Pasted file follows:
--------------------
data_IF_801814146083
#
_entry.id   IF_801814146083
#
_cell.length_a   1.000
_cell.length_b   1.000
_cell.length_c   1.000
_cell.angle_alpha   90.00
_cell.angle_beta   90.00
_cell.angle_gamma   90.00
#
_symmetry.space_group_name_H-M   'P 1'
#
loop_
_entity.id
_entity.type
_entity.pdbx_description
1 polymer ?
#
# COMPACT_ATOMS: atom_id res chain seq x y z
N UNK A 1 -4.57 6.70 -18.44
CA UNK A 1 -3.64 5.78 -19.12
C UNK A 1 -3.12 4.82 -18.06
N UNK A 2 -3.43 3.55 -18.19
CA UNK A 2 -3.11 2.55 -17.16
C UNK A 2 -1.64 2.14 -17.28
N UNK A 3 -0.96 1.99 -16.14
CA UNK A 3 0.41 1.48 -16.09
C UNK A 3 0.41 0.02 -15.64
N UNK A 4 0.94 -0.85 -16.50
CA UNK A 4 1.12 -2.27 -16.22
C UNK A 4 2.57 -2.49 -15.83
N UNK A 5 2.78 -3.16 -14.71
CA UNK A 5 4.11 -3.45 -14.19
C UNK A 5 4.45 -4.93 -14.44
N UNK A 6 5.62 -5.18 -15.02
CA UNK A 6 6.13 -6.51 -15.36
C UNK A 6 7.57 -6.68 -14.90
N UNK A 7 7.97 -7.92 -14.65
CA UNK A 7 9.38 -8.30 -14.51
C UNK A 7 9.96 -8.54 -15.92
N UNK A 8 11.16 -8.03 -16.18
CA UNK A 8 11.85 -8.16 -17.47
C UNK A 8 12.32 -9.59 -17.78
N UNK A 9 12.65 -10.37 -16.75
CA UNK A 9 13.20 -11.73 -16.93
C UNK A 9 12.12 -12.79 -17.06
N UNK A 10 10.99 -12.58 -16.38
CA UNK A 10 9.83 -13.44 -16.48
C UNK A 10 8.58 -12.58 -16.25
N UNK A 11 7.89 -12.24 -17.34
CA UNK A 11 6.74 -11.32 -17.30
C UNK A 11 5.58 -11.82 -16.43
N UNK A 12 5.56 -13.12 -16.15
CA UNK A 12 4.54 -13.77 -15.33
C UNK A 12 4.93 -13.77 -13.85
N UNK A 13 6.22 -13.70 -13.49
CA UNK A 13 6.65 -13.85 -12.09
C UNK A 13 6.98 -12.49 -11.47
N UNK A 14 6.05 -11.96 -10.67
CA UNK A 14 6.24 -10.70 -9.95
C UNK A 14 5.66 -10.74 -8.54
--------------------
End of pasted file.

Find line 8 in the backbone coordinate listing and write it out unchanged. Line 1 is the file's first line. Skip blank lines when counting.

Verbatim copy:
_cell.angle_alpha   90.00